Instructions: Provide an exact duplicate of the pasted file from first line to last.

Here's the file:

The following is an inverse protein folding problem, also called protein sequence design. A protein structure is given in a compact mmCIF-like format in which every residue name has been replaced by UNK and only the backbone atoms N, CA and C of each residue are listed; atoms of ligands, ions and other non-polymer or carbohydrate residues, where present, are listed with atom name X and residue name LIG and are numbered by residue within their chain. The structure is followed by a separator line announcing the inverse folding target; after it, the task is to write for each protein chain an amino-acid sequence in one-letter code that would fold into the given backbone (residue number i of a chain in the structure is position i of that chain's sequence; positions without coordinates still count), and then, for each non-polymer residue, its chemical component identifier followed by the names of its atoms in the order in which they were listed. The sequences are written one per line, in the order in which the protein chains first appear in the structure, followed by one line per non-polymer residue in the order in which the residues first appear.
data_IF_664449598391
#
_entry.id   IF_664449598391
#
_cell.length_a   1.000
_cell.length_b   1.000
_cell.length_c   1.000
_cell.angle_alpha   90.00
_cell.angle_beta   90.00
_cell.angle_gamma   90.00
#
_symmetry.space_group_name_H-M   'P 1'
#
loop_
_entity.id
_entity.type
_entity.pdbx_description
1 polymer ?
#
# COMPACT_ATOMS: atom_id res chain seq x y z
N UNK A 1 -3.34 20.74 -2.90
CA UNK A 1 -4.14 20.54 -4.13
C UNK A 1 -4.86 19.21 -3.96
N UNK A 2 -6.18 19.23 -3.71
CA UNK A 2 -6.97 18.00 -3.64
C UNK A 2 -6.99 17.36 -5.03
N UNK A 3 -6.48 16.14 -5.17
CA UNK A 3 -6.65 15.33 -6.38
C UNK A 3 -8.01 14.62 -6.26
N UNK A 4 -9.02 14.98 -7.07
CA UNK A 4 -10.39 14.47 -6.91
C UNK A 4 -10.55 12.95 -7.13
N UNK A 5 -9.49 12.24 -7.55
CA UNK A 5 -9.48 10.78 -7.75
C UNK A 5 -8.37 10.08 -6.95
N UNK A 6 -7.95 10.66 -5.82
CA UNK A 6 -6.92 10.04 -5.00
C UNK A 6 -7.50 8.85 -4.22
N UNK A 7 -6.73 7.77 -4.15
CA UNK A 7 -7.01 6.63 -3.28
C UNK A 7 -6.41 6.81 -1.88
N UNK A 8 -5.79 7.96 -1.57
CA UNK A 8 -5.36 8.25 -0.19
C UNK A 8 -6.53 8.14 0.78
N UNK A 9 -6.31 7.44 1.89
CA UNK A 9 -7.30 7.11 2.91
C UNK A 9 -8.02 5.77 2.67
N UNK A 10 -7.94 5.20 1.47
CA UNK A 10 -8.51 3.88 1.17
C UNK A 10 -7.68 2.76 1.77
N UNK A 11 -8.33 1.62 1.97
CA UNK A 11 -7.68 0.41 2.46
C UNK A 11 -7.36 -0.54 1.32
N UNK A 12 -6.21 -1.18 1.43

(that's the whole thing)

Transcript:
The following is an inverse protein folding problem, also called protein sequence design. A protein structure is given in a compact mmCIF-like format in which every residue name has been replaced by UNK and only the backbone atoms N, CA and C of each residue are listed; atoms of ligands, ions and other non-polymer or carbohydrate residues, where present, are listed with atom name X and residue name LIG and are numbered by residue within their chain. The structure is followed by a separator line announcing the inverse folding target; after it, the task is to write for each protein chain an amino-acid sequence in one-letter code that would fold into the given backbone (residue number i of a chain in the structure is position i of that chain's sequence; positions without coordinates still count), and then, for each non-polymer residue, its chemical component identifier followed by the names of its atoms in the order in which they were listed. The sequences are written one per line, in the order in which the protein chains first appear in the structure, followed by one line per non-polymer residue in the order in which the residues first appear.
data_IF_664449598391
#
_entry.id   IF_664449598391
#
_cell.length_a   1.000
_cell.length_b   1.000
_cell.length_c   1.000
_cell.angle_alpha   90.00
_cell.angle_beta   90.00
_cell.angle_gamma   90.00
#
_symmetry.space_group_name_H-M   'P 1'
#
loop_
_entity.id
_entity.type
_entity.pdbx_description
1 polymer ?
#
# COMPACT_ATOMS: atom_id res chain seq x y z
N UNK A 1 -3.34 20.74 -2.90
CA UNK A 1 -4.14 20.54 -4.13
C UNK A 1 -4.86 19.21 -3.96
N UNK A 2 -6.18 19.23 -3.71
CA UNK A 2 -6.97 18.00 -3.64
C UNK A 2 -6.99 17.36 -5.03
N UNK A 3 -6.48 16.14 -5.17
CA UNK A 3 -6.65 15.33 -6.38
C UNK A 3 -8.01 14.62 -6.26
N UNK A 4 -9.02 14.98 -7.07
CA UNK A 4 -10.39 14.47 -6.91
C UNK A 4 -10.55 12.95 -7.13
N UNK A 5 -9.49 12.24 -7.55
CA UNK A 5 -9.48 10.78 -7.75
C UNK A 5 -8.37 10.08 -6.95
N UNK A 6 -7.95 10.66 -5.82
CA UNK A 6 -6.92 10.04 -5.00
C UNK A 6 -7.50 8.85 -4.22
N UNK A 7 -6.73 7.77 -4.15
CA UNK A 7 -7.01 6.63 -3.28
C UNK A 7 -6.41 6.81 -1.88
N UNK A 8 -5.79 7.96 -1.57
CA UNK A 8 -5.36 8.25 -0.19
C UNK A 8 -6.53 8.14 0.78
N UNK A 9 -6.31 7.44 1.89
CA UNK A 9 -7.30 7.11 2.91
C UNK A 9 -8.02 5.77 2.67
N UNK A 10 -7.94 5.20 1.47
CA UNK A 10 -8.51 3.88 1.17
C UNK A 10 -7.68 2.76 1.77
N UNK A 11 -8.33 1.62 1.97
CA UNK A 11 -7.68 0.41 2.46
C UNK A 11 -7.36 -0.54 1.32
N UNK A 12 -6.21 -1.18 1.43